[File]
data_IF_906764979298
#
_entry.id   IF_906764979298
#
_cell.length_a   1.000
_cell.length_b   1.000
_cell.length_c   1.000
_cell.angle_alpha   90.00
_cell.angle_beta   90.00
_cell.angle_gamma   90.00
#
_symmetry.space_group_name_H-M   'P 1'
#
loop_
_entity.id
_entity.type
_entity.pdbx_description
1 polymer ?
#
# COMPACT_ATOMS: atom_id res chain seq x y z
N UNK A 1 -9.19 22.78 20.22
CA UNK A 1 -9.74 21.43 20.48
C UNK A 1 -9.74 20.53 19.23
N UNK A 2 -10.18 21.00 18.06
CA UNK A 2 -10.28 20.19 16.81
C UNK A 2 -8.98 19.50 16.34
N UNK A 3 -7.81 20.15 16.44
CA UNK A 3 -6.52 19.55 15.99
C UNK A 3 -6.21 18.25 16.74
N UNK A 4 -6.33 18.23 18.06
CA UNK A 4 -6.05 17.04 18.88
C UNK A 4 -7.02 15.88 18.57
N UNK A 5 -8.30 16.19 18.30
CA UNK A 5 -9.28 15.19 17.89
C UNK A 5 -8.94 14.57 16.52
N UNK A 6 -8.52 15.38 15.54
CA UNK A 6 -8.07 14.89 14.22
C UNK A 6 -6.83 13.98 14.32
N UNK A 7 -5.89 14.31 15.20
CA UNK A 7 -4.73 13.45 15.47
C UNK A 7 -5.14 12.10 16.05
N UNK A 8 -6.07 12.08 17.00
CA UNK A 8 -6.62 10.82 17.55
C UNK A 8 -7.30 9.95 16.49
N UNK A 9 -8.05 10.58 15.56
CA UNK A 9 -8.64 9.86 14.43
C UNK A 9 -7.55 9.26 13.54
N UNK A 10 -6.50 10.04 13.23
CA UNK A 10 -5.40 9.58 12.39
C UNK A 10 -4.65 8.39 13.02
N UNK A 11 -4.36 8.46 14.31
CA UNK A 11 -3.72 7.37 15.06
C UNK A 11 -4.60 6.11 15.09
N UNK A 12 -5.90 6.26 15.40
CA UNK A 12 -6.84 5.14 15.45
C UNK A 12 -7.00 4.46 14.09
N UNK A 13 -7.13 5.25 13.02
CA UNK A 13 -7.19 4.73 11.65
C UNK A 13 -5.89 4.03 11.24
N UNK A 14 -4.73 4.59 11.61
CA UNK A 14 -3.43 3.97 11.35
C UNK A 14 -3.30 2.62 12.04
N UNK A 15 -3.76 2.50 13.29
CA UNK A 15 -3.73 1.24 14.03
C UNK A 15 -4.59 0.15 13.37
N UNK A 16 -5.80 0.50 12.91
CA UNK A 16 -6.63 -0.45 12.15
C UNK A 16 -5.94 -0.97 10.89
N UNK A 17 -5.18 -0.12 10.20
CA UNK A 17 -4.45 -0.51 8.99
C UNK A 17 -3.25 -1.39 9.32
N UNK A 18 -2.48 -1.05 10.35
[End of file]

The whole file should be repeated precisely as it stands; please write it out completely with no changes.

data_IF_906764979298
#
_entry.id   IF_906764979298
#
_cell.length_a   1.000
_cell.length_b   1.000
_cell.length_c   1.000
_cell.angle_alpha   90.00
_cell.angle_beta   90.00
_cell.angle_gamma   90.00
#
_symmetry.space_group_name_H-M   'P 1'
#
loop_
_entity.id
_entity.type
_entity.pdbx_description
1 polymer ?
#
# COMPACT_ATOMS: atom_id res chain seq x y z
N UNK A 1 -9.19 22.78 20.22
CA UNK A 1 -9.74 21.43 20.48
C UNK A 1 -9.74 20.53 19.23
N UNK A 2 -10.18 21.00 18.06
CA UNK A 2 -10.28 20.19 16.81
C UNK A 2 -8.98 19.50 16.34
N UNK A 3 -7.81 20.15 16.44
CA UNK A 3 -6.52 19.55 15.99
C UNK A 3 -6.21 18.25 16.74
N UNK A 4 -6.33 18.23 18.06
CA UNK A 4 -6.05 17.04 18.88
C UNK A 4 -7.02 15.88 18.57
N UNK A 5 -8.30 16.19 18.30
CA UNK A 5 -9.28 15.19 17.89
C UNK A 5 -8.94 14.57 16.52
N UNK A 6 -8.52 15.38 15.54
CA UNK A 6 -8.07 14.89 14.22
C UNK A 6 -6.83 13.98 14.32
N UNK A 7 -5.89 14.31 15.20
CA UNK A 7 -4.73 13.45 15.47
C UNK A 7 -5.14 12.10 16.05
N UNK A 8 -6.07 12.08 17.00
CA UNK A 8 -6.62 10.82 17.55
C UNK A 8 -7.30 9.95 16.49
N UNK A 9 -8.05 10.58 15.56
CA UNK A 9 -8.64 9.86 14.43
C UNK A 9 -7.55 9.26 13.54
N UNK A 10 -6.50 10.04 13.23
CA UNK A 10 -5.40 9.58 12.39
C UNK A 10 -4.65 8.39 13.02
N UNK A 11 -4.36 8.46 14.31
CA UNK A 11 -3.72 7.37 15.06
C UNK A 11 -4.60 6.11 15.09
N UNK A 12 -5.90 6.26 15.40
CA UNK A 12 -6.84 5.14 15.45
C UNK A 12 -7.00 4.46 14.09
N UNK A 13 -7.13 5.25 13.02
CA UNK A 13 -7.19 4.73 11.65
C UNK A 13 -5.89 4.03 11.24
N UNK A 14 -4.73 4.59 11.61
CA UNK A 14 -3.43 3.97 11.35
C UNK A 14 -3.30 2.62 12.04
N UNK A 15 -3.76 2.50 13.29
CA UNK A 15 -3.73 1.24 14.03
C UNK A 15 -4.59 0.15 13.37
N UNK A 16 -5.80 0.50 12.91
CA UNK A 16 -6.63 -0.45 12.15
C UNK A 16 -5.94 -0.97 10.89
N UNK A 17 -5.18 -0.12 10.20
CA UNK A 17 -4.45 -0.51 8.99
C UNK A 17 -3.25 -1.39 9.32
N UNK A 18 -2.48 -1.05 10.35